Quick Exit

Experiences Shared


All names and identifying details have been changed.

Participants have given us permission to share their experiences.

Kirk gives a powerful and distressing account of the sexual abuse he endured as a child, and the damage it has caused him.

The physical, mental and emotional repercussions have affected every aspect of his life and decades later, he lives with immense pain but is taking action to manage this.

Kirk grew up on an estate where there were lots of ‘big, rough families’. He relates that he was often bullied and he didn’t like going to school.

He had a strict ‘old school’ father who went to work and earned the money and a mother who was a submissive housewife who would obey her husband and ‘just cook and clean’. Kirk says his father’s word was ‘absolute law’, adding that he didn’t shout but ‘he had a look’.

Kirk’s recollection of school is that he ‘didn’t like the look of it … a Victorian building, dark inside’. The class sizes were massive and there was no opportunity to learn so he started to truant.

Because of this, his father went to see the headteacher, Mr Crawley, and later told Kirk: ‘Mr Crawley is going to sort this out from now on, it’s up to him, you are down to him.’ The headteacher told Kirk: ‘This is what your father wants and that is it’. Kirk stated this was as good as saying: ‘There you are, there’s my son.'

Kirk was about eight years old at the time. This was the start of a harsh and terrifying regime of physical and sexual abuse that continued for the next few years. He describes how he recalls the things that happened ‘in snapshot like bits of a film’. He says some bits are missing and ‘I can’t piece together the gaps’.

He remembers his class teacher delivering him to a small dark room next to Mr Crawley’s office. Mr Crawley then called him in and started smacking him for no apparent reason – he says he had not done anything wrong in class.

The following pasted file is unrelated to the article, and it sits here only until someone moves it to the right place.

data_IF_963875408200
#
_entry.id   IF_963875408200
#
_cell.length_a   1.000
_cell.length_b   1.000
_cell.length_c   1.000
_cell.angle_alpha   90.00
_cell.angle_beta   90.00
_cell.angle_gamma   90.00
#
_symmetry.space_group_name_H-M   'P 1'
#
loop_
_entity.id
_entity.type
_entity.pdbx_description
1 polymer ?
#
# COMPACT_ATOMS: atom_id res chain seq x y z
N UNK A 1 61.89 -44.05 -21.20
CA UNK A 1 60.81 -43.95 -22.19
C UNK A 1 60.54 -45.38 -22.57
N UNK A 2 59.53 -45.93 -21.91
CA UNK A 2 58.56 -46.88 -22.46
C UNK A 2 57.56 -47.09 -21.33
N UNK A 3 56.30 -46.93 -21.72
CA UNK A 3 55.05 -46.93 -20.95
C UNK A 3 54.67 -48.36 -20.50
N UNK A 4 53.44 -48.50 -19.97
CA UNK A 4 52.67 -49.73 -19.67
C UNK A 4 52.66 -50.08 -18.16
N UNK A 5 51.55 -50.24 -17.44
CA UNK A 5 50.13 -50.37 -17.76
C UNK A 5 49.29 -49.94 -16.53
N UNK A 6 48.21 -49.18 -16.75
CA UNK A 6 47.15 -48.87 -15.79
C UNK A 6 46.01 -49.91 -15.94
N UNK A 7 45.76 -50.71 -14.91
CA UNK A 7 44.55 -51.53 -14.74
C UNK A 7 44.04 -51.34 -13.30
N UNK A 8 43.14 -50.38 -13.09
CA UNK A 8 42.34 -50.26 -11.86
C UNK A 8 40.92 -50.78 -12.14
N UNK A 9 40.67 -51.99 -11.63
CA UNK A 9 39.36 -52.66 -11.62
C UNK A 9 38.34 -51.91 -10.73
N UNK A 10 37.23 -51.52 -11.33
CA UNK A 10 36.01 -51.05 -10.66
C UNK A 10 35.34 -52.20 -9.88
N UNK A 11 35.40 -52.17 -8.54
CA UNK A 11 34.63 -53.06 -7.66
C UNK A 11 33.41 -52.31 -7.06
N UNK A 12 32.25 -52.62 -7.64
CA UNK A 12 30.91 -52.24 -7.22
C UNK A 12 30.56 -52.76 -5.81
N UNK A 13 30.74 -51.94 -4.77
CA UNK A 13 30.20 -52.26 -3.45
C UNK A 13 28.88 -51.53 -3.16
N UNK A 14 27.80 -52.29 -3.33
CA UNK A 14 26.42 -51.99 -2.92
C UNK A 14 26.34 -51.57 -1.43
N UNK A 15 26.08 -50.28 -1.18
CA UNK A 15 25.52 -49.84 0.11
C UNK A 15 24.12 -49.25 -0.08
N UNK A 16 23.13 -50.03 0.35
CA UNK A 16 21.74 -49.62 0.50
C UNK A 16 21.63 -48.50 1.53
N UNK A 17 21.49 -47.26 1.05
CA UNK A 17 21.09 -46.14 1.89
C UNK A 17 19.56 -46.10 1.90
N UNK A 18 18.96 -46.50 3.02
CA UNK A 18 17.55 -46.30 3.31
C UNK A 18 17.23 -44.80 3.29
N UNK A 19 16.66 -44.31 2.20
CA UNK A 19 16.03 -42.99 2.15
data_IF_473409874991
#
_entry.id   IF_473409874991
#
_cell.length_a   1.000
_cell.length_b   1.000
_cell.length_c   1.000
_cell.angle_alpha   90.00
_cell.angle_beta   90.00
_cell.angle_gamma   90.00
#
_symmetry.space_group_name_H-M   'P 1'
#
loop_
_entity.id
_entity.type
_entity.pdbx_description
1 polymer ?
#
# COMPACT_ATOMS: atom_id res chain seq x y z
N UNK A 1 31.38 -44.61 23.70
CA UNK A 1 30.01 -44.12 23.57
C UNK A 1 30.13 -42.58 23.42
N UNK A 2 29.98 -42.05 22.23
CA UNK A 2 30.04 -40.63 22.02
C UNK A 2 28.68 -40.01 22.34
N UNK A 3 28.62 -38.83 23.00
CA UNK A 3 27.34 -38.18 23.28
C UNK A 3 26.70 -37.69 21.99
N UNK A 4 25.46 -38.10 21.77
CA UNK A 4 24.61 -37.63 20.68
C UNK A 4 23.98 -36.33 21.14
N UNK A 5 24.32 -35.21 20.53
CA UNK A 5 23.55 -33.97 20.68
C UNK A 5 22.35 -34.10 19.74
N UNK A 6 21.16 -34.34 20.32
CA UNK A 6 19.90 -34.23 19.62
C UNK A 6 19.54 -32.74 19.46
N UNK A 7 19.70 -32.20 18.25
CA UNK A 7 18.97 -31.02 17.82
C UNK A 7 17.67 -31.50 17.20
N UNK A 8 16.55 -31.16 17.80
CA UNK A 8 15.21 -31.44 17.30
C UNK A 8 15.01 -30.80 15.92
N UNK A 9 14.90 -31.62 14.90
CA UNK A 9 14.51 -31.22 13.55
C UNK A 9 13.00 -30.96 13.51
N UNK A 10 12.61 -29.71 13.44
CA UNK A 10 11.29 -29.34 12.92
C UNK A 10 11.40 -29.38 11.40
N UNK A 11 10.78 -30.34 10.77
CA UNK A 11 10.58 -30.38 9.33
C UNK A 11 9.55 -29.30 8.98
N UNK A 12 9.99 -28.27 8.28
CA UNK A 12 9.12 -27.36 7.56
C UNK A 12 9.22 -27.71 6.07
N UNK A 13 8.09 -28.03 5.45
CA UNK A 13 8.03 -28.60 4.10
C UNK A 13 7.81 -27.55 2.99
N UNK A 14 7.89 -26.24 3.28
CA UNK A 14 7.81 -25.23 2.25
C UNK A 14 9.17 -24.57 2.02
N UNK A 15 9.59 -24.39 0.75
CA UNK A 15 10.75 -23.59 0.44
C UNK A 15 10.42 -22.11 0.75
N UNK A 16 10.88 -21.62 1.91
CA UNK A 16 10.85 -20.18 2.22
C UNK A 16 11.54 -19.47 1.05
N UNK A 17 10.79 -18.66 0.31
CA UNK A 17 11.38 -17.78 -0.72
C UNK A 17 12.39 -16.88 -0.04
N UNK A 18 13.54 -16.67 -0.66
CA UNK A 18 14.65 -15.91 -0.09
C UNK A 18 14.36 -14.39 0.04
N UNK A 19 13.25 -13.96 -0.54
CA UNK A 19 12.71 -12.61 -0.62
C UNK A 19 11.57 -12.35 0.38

Kirk’s describes how the abuse occurred regularly, but with no set pattern. He feels that his class teacher and Mr Crawley ‘worked together’, adding that his class teacher ‘didn’t just take him to the headteacher’s office’, she always used to grab and shove him with force.

Afterwards, Kirk would return to the class crying. The other children would ask why, and Kirk says he preferred to go into the small dark room instead because there he could ‘crumple up’ and not have to face his classmates.

His recollections of the abuse include being naked in the headteacher’s office, having Mr Crawley’s hands on his thighs and his genitals hurting and burning. He remembers Mr Crawley taking his belt off and the cracking noise it made; he remembers that he didn’t want to touch Mr Crawley’s ‘old body’, and that he didn’t understand why he had to or why his backside was sore; he remembers being told to go and wash after he had been in the headteacher’s office and the smell of Jeyes fluid and carbolic soap.

He exclaims: ‘I shouldn’t have been naked in his office; he had locked the door, he had locked the door.’